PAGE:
Yuuri opens his mouth, shuts it again. It feels awful, coming clean. This is something Viktor’s held onto for years, something he’s mercilessly tried to crush ever since Yuuri had confessed his hate and demanded to be fucked in the same breath. Viktor hates it – hates himself for falling in love when Yuuri has only ever hated him, hates Yuuri for never explaining why. A tear falls to the ground, and in the stillness of a rundown storage room in a foreign city, both of them are frozen in shock.

“Oh,” Yuuri murmurs. “You’re crying.” He steps into Viktor’s space, and before Viktor can protest, Yuuri brushes Viktor’s hair away from his face. “You’re really crying.”

Yuuri’s hands cup his face, thumb brushing away his tears. Viktor cries harder, silently. If none of them makes a sound, neither of them says anything that meant anything real here – maybe Viktor could pretend, just once , that it was tenderness that made Yuuri’s hands so soft and warm against his skin.

Yuuri’s eyes are a gentle brown; they always have been. But now, there’s something in there that reminds Viktor of Yuuri’s graceful Ina Bauer. It’s something he’s never seen in the guarded tension that was Yuuri’s default face to the public, or in the wild hostility that made their nights together so passionate and punishing. Viktor could look into those eyes forever, but in that moment, it’s too much.

Viktor closes his eyes.

A brief exhale, and then there’s a touch on his lips, soft and chaste. They’ve never kissed like this before. All the kisses of the past were meant to hurt, meant to bruise or draw blood, and in those moments they had felt glorious. But on the flight home, when they were going their separate ways, the bruises on his lips, his neck, the scratches on his back – they hurt, bodily pain mixing with the ghosts of an aching heart.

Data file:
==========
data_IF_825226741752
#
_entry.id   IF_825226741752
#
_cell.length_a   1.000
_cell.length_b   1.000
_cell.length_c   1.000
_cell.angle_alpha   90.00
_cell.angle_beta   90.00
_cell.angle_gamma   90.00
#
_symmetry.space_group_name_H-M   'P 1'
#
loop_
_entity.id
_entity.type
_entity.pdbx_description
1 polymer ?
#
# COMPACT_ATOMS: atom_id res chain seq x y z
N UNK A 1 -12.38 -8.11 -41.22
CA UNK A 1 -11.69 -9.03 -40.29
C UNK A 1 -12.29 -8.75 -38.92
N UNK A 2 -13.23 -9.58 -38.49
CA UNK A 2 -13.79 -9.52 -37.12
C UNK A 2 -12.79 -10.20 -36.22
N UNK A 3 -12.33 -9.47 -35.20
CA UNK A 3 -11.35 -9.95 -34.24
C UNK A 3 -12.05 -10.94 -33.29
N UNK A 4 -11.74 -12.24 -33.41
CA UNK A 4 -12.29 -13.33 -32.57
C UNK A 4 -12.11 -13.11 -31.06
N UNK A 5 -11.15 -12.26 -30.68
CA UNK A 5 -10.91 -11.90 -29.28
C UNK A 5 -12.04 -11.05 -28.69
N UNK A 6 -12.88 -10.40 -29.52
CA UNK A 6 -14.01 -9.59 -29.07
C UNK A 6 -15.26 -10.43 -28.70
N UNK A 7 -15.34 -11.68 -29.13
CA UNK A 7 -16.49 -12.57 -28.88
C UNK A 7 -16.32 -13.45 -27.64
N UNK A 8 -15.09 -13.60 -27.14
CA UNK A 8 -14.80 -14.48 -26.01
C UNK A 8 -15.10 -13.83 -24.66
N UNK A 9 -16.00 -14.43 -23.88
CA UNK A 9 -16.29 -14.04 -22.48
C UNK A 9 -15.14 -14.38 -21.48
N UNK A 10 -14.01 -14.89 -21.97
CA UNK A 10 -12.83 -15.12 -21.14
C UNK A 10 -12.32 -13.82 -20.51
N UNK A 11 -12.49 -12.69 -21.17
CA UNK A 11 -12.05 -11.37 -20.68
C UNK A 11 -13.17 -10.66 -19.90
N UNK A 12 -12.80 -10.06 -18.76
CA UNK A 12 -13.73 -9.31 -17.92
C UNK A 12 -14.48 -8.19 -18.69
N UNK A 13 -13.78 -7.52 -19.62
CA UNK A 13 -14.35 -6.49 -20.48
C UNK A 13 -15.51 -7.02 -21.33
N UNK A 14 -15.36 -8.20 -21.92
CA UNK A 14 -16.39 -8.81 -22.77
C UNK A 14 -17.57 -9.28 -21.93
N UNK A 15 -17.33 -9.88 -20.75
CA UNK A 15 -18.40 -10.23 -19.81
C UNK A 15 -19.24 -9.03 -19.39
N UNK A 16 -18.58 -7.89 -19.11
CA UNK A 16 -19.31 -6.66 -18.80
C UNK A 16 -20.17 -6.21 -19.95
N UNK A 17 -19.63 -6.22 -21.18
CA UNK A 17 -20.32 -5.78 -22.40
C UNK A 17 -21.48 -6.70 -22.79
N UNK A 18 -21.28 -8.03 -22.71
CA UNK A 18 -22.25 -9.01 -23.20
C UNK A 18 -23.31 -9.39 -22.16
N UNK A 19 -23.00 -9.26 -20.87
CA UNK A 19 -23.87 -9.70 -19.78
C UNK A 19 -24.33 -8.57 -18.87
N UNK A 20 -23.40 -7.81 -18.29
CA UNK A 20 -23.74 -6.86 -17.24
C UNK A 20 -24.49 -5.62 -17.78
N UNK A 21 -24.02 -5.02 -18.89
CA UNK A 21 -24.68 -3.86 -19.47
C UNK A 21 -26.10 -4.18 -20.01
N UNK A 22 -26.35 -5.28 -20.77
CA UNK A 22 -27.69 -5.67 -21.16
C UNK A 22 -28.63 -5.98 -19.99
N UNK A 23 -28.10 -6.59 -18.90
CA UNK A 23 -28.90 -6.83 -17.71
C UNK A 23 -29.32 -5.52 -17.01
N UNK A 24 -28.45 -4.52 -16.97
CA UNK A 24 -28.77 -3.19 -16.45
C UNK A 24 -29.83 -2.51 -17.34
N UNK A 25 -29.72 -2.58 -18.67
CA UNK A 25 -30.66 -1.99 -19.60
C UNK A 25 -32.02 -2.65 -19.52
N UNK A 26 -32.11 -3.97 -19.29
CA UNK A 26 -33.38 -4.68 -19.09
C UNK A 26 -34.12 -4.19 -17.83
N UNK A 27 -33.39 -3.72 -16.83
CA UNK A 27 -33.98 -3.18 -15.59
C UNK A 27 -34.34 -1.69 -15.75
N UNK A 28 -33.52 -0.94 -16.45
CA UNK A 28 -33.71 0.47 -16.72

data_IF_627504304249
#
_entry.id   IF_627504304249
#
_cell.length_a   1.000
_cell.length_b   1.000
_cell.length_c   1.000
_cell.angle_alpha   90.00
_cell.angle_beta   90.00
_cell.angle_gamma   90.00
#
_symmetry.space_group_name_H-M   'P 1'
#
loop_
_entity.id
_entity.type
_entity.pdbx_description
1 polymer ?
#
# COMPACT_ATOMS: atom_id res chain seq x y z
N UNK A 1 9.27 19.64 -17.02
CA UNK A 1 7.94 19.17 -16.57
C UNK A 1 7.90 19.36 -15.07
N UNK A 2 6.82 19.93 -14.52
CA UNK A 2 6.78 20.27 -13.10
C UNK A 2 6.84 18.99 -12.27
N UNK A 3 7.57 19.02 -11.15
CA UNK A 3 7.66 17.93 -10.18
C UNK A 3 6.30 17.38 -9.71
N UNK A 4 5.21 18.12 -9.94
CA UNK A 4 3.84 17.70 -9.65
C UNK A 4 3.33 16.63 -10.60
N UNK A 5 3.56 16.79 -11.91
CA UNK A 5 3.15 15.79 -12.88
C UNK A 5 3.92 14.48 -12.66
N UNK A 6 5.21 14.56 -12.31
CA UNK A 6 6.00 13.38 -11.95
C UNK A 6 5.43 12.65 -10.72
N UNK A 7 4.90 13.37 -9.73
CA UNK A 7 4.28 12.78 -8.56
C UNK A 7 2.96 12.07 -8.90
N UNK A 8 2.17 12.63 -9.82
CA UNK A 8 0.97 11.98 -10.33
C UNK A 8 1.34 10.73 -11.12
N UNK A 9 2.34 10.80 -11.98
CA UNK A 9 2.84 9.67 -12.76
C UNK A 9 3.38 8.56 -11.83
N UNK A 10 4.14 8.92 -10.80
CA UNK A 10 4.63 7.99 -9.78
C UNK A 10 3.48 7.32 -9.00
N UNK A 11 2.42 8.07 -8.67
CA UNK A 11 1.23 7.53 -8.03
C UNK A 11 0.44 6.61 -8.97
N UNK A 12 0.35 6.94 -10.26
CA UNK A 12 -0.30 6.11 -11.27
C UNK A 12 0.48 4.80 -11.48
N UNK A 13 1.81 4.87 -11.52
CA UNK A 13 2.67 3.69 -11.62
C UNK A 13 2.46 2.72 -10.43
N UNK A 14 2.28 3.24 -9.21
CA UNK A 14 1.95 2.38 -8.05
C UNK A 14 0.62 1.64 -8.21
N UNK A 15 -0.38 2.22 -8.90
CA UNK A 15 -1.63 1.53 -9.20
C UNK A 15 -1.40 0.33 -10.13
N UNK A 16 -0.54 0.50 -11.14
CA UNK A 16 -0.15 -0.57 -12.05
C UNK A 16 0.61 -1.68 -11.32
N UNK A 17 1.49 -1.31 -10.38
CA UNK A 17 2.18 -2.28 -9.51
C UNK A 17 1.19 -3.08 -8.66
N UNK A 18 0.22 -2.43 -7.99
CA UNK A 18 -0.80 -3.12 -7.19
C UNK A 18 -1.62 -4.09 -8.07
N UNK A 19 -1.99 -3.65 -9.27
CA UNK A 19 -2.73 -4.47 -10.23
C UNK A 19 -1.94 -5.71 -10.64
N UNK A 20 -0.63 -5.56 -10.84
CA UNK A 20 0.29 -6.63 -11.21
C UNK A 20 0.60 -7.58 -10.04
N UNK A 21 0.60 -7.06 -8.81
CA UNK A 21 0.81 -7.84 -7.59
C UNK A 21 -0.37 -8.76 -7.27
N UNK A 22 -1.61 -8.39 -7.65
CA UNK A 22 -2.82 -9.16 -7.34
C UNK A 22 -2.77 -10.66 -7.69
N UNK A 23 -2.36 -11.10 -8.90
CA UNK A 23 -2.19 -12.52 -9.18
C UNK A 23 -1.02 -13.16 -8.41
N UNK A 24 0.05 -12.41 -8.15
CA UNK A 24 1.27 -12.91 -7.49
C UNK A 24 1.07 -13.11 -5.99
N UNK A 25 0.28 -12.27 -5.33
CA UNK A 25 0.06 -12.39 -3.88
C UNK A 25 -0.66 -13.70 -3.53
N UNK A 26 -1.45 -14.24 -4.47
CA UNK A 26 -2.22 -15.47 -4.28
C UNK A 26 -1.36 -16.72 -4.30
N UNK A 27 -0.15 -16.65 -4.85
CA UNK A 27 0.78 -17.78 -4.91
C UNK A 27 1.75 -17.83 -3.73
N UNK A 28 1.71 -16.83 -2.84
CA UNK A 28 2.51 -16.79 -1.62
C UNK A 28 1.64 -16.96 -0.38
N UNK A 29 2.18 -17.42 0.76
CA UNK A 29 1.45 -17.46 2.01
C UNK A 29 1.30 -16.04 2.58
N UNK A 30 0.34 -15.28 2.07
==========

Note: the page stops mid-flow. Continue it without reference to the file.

This kiss felt like a caress.

“I need to think about this,” Yuuri said quietly when they break apart. “I just – I need time.”

For the first time, hope begins to unfurl in Viktor’s chest.

It was a chance. He’ll gladly take it.


III. Jumping to Conclusions: or Chapter 13 Fucked All of Us Up, or: Viktor Please Start Knocking Before You Enter

“Yuuri, I saw you –” Viktor pauses, sees the pills in Yuuri’s hands, and blanches. White-hot terror runs through Yuuri’s veins, but Viktor, after a moment, leaps into action.

Solnyshko , did I hurt you badly last night?” he rushes to his side, worried. “Last night was… amazing,” Viktor blushes, “but if you were hurt it was most definitely not worth it.”

Viktor must think they’re painkillers, Yuuri realizes. For his potentially sore ass. Yuuri shakes himself, mentally castigating himself for jumping to such baseless conclusions. What else could Viktor have thought they were? Viktor had warned him about a sore ass the night before, even before they started really getting into it, and even Yuuri knew what he was getting into when he -

He recalls what he said last night, and he blushes. He can’t believe he said that. Yuuri saying “Make me remember you when I do,” so confidently one night, and the next morning shaking in fear when Viktor finds him drinking painkillers?

Suddenly it’s hilarious, and Yuuri begins to laugh.

“You think these are painkillers?” Yuuri asks through his laughter, and only laughs harder at Viktor’s confused expression. Viktor starts to look affronted.

“You can hardly blame me,” Viktor mutters sullenly. “’Make me remember you’, he says; of course one could not hold back on the lovemaking.”